International Herald Tribune,
Self-improvement speaker Dale Carnegie in Missouri hall of fame
A half century after his death, self-improvement speaker and author Dale Carnegie was honored Wednesday in his native Missouri, thanks to some influential people won over by his motivational methods.
Carnegie, known for his best-selling book "How to Win Friends and Influence People," was inducted into the Hall of Famous Missourians - joining the likes of Harry Truman, Walt Disney and 22 others whose busts are stationed in the Capitol's third-floor Rotunda.
Although Carnegie died in 1955, just shy of his 67th birthday, several of his protégés were present to dedicate the bronze bust during a ceremony in the House chamber.
"Mr. Carnegie considered Missouri the foundation of who he was," said Michael Crom, Carnegie's step-grandson and the executive vice president of the Hauppauge, New York-based firm Dale Carnegie Training.
Carnegie was born into a farming family in Maryville, Missouri, in 1888 and enrolled at age 16 at Warrensburg State Teachers College, now known as Central Missouri State University. It was there that Carnegie overcame his embarrassment about his family's poverty - evidenced by his short pant legs and his three-mile (five-kilometer) horseback commute to the college - by joining the speech and debate team, Crom said.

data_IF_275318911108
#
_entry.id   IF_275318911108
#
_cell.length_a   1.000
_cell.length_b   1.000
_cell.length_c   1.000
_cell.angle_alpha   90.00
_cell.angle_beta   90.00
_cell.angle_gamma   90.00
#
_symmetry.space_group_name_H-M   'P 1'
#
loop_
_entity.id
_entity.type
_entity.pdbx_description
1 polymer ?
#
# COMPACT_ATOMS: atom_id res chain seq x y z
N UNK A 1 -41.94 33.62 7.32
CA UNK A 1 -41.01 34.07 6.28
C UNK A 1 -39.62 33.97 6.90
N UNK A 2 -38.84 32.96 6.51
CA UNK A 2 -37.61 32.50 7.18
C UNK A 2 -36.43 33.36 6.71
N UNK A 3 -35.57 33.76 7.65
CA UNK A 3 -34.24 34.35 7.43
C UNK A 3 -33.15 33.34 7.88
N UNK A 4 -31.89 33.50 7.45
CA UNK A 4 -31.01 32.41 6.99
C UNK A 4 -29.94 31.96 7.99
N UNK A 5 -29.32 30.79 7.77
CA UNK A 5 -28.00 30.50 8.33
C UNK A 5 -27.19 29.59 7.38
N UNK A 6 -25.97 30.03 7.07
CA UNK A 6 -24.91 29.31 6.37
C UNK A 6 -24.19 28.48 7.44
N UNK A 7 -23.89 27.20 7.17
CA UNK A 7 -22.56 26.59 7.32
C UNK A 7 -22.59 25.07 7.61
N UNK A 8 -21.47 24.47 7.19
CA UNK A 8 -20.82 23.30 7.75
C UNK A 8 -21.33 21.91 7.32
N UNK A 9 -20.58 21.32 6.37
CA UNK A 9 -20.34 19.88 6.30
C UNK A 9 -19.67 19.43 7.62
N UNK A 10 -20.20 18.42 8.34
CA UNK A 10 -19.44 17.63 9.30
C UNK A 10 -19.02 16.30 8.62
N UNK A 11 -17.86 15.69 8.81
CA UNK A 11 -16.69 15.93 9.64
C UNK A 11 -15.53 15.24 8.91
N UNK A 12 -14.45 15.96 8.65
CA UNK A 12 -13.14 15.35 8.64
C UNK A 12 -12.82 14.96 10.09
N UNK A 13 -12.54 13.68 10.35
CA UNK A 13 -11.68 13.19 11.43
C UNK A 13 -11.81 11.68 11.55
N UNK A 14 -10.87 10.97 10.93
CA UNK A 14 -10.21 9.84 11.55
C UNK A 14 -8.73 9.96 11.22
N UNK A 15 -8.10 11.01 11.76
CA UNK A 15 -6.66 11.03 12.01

Carnegie sold correspondence courses to ranchers after earning his teaching certificate, then sold bacon, soap and lard for Armour & Co., making his Omaha, Nebraska, sales territory tops for the firm nationally. Carnegie later moved to New York City and began teaching public speaking in 1912.
His firm, Dale Carnegie Training, continues today - focusing mainly on business people - with a network of more than 2,800 trainers and offices in about 75 countries. It boasts that more than 7 million people have taken Dale Carnegie Training courses.
siehe auch International Herald Tribune